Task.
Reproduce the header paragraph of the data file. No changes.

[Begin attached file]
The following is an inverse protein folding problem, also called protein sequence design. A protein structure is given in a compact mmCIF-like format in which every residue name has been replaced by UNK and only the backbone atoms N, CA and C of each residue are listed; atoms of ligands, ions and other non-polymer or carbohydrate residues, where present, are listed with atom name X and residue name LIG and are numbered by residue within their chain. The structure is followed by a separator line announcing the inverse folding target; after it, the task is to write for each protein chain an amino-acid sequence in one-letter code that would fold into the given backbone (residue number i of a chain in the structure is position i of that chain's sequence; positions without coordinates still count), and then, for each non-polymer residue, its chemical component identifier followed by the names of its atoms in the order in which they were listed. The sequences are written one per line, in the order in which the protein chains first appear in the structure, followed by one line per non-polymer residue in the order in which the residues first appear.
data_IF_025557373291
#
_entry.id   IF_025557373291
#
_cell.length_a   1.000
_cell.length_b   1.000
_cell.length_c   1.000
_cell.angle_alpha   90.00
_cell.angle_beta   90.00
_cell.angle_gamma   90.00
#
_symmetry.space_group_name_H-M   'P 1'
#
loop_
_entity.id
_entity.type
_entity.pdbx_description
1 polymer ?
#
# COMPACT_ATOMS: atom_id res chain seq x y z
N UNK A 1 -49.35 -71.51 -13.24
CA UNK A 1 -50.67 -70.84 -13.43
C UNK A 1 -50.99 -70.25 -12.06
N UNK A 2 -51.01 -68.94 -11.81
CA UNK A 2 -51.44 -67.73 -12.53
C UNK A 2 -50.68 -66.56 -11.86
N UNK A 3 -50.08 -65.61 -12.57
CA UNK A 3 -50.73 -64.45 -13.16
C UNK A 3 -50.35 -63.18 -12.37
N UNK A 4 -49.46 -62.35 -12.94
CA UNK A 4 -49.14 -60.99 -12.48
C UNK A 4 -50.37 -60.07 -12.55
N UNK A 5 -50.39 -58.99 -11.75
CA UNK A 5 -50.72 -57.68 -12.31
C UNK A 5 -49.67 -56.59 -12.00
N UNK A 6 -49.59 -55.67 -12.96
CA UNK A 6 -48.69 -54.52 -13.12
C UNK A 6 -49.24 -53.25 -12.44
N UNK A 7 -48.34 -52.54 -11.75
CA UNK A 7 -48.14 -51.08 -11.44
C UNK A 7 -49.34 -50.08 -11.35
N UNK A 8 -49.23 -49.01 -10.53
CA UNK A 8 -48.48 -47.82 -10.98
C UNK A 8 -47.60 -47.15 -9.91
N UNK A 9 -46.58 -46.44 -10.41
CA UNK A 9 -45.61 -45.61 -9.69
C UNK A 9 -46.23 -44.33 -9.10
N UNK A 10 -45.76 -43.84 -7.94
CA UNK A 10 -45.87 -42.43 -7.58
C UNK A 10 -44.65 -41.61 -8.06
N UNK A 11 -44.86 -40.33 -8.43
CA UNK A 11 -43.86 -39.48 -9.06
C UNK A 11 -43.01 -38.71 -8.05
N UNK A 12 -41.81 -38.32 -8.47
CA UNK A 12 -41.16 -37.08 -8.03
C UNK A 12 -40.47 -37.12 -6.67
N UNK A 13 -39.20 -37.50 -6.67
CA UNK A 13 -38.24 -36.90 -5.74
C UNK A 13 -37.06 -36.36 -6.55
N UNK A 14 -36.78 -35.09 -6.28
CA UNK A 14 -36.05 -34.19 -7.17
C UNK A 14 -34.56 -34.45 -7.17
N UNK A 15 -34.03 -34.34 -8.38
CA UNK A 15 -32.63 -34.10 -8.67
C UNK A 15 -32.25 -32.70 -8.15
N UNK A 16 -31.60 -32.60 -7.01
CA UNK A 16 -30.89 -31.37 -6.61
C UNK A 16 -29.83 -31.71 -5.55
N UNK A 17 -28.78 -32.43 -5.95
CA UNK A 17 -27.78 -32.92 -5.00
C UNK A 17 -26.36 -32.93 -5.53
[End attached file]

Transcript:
The following is an inverse protein folding problem, also called protein sequence design. A protein structure is given in a compact mmCIF-like format in which every residue name has been replaced by UNK and only the backbone atoms N, CA and C of each residue are listed; atoms of ligands, ions and other non-polymer or carbohydrate residues, where present, are listed with atom name X and residue name LIG and are numbered by residue within their chain. The structure is followed by a separator line announcing the inverse folding target; after it, the task is to write for each protein chain an amino-acid sequence in one-letter code that would fold into the given backbone (residue number i of a chain in the structure is position i of that chain's sequence; positions without coordinates still count), and then, for each non-polymer residue, its chemical component identifier followed by the names of its atoms in the order in which they were listed. The sequences are written one per line, in the order in which the protein chains first appear in the structure, followed by one line per non-polymer residue in the order in which the residues first appear.